By the end of 2015, all British Airways flights out of London City Airport will be fuelled by rubbish — the paper, food scraps, garden clippings and other organic detritus discarded by the city's residents. But before it goes into planes, the rubbish will be processed at GreenSky London: a biofuels plant under construction on the eastern side of the city. Each year, the facility will take in some 500,000 tonnes of the city's waste and will transform the organic component into 60,000 tonnes of jet fuel, a similar quantity of diesel fuel combined with petrol-like naphtha, and 40 megawatts of power. This level of output would hardly be noticed at conventional petroleum refineries, which typically generate a similar volume of product within a week. But “gathering enough biomass to run a petroleum-scale refinery is almost unthinkable”, says Nathanael Greene, director of renewable-energy policy at the Natural Resources Defense Council in New York City. GreenSky London is typical of a trend for second-generation biofuel reactors that are not only omnivorous — they can be fed with corn stalks, wood chips and other forms of agricultural waste, as well as urban rubbish — but also small. The hope is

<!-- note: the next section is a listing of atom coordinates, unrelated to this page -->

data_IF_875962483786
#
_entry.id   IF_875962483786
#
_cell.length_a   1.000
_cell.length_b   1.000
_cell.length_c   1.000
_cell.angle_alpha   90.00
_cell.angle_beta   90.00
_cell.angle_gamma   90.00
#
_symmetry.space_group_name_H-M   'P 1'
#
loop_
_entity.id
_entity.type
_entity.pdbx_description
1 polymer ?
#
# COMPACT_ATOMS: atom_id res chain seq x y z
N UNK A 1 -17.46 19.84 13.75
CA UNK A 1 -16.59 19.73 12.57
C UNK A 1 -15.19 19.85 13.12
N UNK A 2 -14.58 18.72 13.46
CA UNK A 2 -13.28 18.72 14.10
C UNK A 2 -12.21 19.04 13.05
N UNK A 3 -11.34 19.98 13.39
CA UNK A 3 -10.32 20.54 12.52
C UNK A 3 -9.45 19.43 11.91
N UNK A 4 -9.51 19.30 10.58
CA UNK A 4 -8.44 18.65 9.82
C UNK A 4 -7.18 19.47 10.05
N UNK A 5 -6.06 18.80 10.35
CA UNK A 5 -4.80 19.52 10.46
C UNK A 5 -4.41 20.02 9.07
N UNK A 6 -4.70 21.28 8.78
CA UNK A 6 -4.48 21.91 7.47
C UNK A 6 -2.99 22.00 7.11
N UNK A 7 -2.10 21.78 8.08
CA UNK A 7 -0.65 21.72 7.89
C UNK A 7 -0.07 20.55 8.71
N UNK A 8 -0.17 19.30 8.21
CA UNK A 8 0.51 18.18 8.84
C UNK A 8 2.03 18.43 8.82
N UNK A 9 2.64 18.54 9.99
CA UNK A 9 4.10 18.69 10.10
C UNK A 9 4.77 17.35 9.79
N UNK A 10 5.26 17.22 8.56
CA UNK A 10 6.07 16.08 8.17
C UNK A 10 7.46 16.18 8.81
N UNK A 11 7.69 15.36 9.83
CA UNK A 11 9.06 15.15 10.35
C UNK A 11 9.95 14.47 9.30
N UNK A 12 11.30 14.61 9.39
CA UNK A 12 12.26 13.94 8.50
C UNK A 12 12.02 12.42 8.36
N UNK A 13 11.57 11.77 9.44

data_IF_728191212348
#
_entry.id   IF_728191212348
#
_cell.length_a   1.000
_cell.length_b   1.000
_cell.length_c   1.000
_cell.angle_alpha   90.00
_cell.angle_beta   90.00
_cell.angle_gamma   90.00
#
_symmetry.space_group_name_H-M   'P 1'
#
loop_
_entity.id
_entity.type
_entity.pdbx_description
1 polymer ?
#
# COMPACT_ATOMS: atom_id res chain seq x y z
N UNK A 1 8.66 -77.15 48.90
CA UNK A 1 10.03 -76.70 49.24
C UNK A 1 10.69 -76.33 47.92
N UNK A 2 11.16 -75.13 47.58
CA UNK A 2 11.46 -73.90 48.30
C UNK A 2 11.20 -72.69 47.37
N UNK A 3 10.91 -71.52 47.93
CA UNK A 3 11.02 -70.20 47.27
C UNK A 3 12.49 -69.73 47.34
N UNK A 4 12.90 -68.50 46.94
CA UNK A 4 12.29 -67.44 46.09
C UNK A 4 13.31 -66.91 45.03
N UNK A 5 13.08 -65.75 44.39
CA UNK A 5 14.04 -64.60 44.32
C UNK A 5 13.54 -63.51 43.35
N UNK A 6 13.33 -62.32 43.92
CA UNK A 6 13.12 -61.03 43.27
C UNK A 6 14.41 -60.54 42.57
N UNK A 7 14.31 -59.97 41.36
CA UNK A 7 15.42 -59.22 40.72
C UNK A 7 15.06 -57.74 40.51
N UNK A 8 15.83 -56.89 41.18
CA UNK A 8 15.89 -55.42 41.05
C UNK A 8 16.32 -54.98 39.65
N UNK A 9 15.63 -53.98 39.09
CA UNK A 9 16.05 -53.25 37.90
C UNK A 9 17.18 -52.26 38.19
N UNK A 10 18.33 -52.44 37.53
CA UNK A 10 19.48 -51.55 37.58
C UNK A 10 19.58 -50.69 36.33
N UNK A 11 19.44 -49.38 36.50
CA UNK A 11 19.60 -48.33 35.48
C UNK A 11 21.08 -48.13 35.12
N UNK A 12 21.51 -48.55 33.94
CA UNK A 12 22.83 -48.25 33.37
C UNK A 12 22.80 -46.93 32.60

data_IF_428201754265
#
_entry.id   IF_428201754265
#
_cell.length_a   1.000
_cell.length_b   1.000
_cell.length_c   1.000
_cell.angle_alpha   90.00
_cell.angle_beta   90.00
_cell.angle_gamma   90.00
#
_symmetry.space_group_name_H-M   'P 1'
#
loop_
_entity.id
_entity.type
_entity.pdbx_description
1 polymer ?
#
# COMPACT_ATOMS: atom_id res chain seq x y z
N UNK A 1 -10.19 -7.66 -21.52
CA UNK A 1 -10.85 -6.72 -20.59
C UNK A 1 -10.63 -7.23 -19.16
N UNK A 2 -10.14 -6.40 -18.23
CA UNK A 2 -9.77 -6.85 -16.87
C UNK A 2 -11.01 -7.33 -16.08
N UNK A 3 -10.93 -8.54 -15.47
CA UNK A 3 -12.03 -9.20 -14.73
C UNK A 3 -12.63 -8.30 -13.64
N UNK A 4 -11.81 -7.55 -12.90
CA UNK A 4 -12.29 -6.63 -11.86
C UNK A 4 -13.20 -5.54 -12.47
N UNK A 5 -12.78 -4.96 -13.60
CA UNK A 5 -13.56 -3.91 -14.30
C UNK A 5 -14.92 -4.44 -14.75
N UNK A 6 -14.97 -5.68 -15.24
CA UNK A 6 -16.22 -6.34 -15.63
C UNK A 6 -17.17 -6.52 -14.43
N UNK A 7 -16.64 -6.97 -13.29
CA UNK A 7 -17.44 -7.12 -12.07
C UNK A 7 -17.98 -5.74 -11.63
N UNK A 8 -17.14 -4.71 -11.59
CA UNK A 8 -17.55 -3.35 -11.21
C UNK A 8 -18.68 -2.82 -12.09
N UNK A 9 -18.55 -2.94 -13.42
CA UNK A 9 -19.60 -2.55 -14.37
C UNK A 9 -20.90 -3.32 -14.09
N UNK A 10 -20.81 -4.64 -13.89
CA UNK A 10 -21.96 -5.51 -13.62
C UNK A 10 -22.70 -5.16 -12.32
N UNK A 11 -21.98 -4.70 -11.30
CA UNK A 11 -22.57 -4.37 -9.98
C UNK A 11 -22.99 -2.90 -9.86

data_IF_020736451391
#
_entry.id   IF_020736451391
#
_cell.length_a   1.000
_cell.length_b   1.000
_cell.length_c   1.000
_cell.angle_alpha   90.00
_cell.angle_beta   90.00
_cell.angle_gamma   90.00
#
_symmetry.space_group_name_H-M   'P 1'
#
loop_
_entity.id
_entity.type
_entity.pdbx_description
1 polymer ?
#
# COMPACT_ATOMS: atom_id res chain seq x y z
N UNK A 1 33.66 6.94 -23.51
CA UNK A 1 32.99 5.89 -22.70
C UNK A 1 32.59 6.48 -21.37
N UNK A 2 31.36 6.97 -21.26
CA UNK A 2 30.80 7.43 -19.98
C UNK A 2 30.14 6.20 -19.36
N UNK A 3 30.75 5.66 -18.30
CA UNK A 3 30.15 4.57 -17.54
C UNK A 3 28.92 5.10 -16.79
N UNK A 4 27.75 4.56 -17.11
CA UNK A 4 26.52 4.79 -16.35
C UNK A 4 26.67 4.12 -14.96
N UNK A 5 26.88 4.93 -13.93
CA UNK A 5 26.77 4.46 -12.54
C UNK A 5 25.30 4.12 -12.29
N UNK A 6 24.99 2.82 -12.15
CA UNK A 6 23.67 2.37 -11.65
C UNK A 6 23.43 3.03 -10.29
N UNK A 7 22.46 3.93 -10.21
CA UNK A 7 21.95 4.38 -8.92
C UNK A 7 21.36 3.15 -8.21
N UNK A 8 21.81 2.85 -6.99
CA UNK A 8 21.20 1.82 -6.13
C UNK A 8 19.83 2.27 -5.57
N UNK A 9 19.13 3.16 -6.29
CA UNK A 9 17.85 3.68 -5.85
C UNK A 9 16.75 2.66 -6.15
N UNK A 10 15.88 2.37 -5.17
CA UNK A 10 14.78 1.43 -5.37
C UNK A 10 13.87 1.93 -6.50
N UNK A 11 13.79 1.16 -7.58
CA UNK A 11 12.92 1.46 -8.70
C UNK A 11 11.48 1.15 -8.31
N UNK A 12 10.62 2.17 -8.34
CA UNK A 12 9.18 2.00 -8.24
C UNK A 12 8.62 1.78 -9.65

Nature – Springer Journals
Published: Apr 23, 2014
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